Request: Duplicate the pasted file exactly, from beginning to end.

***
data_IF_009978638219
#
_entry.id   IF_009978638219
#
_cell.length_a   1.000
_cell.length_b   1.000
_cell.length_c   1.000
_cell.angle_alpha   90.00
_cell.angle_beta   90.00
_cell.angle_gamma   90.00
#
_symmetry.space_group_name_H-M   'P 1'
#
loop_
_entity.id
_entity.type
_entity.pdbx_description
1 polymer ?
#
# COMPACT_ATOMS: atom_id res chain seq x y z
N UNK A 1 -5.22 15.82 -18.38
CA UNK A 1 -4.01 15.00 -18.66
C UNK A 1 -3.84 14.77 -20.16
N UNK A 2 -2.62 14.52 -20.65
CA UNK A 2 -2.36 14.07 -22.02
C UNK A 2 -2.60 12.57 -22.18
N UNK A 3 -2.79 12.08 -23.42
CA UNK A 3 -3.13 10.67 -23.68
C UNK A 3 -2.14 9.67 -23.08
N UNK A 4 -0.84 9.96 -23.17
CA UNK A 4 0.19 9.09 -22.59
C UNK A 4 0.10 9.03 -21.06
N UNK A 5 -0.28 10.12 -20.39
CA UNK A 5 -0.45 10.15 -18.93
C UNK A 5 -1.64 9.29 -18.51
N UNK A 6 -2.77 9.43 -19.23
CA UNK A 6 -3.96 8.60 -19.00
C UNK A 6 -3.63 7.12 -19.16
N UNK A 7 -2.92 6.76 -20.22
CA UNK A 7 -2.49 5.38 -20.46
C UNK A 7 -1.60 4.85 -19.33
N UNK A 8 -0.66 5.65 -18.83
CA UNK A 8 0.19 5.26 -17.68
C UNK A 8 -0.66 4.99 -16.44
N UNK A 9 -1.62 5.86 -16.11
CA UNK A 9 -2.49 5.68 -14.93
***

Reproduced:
data_IF_009978638219
#
_entry.id   IF_009978638219
#
_cell.length_a   1.000
_cell.length_b   1.000
_cell.length_c   1.000
_cell.angle_alpha   90.00
_cell.angle_beta   90.00
_cell.angle_gamma   90.00
#
_symmetry.space_group_name_H-M   'P 1'
#
loop_
_entity.id
_entity.type
_entity.pdbx_description
1 polymer ?
#
# COMPACT_ATOMS: atom_id res chain seq x y z
N UNK A 1 -5.22 15.82 -18.38
CA UNK A 1 -4.01 15.00 -18.66
C UNK A 1 -3.84 14.77 -20.16
N UNK A 2 -2.62 14.52 -20.65
CA UNK A 2 -2.36 14.07 -22.02
C UNK A 2 -2.60 12.57 -22.18
N UNK A 3 -2.79 12.08 -23.42
CA UNK A 3 -3.13 10.67 -23.68
C UNK A 3 -2.14 9.67 -23.08
N UNK A 4 -0.84 9.96 -23.17
CA UNK A 4 0.19 9.09 -22.59
C UNK A 4 0.10 9.03 -21.06
N UNK A 5 -0.28 10.12 -20.39
CA UNK A 5 -0.45 10.15 -18.93
C UNK A 5 -1.64 9.29 -18.51
N UNK A 6 -2.77 9.43 -19.23
CA UNK A 6 -3.96 8.60 -19.00
C UNK A 6 -3.63 7.12 -19.16
N UNK A 7 -2.92 6.76 -20.22
CA UNK A 7 -2.49 5.38 -20.46
C UNK A 7 -1.60 4.85 -19.33
N UNK A 8 -0.66 5.65 -18.83
CA UNK A 8 0.19 5.26 -17.68
C UNK A 8 -0.66 4.99 -16.44
N UNK A 9 -1.62 5.86 -16.11
CA UNK A 9 -2.49 5.68 -14.93